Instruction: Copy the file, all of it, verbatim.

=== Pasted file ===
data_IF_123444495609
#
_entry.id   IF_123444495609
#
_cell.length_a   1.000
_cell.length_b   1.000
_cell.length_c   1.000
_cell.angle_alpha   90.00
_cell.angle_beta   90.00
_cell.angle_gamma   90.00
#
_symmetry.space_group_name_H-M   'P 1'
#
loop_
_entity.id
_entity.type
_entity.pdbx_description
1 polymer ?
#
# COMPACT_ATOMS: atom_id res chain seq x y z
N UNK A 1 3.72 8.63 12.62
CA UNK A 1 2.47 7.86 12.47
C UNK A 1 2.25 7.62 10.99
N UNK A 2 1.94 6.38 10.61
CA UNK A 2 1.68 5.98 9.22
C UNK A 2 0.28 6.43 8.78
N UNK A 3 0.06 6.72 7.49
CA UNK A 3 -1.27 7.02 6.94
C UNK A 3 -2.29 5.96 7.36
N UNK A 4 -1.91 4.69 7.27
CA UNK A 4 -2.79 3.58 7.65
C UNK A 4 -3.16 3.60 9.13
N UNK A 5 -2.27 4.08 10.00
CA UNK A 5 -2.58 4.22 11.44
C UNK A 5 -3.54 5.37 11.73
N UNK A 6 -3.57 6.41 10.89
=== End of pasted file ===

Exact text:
data_IF_123444495609
#
_entry.id   IF_123444495609
#
_cell.length_a   1.000
_cell.length_b   1.000
_cell.length_c   1.000
_cell.angle_alpha   90.00
_cell.angle_beta   90.00
_cell.angle_gamma   90.00
#
_symmetry.space_group_name_H-M   'P 1'
#
loop_
_entity.id
_entity.type
_entity.pdbx_description
1 polymer ?
#
# COMPACT_ATOMS: atom_id res chain seq x y z
N UNK A 1 3.72 8.63 12.62
CA UNK A 1 2.47 7.86 12.47
C UNK A 1 2.25 7.62 10.99
N UNK A 2 1.94 6.38 10.61
CA UNK A 2 1.68 5.98 9.22
C UNK A 2 0.28 6.43 8.78
N UNK A 3 0.06 6.72 7.49
CA UNK A 3 -1.27 7.02 6.94
C UNK A 3 -2.29 5.96 7.36
N UNK A 4 -1.91 4.69 7.27
CA UNK A 4 -2.79 3.58 7.65
C UNK A 4 -3.16 3.60 9.13
N UNK A 5 -2.27 4.08 10.00
CA UNK A 5 -2.58 4.22 11.44
C UNK A 5 -3.54 5.37 11.73
N UNK A 6 -3.57 6.41 10.89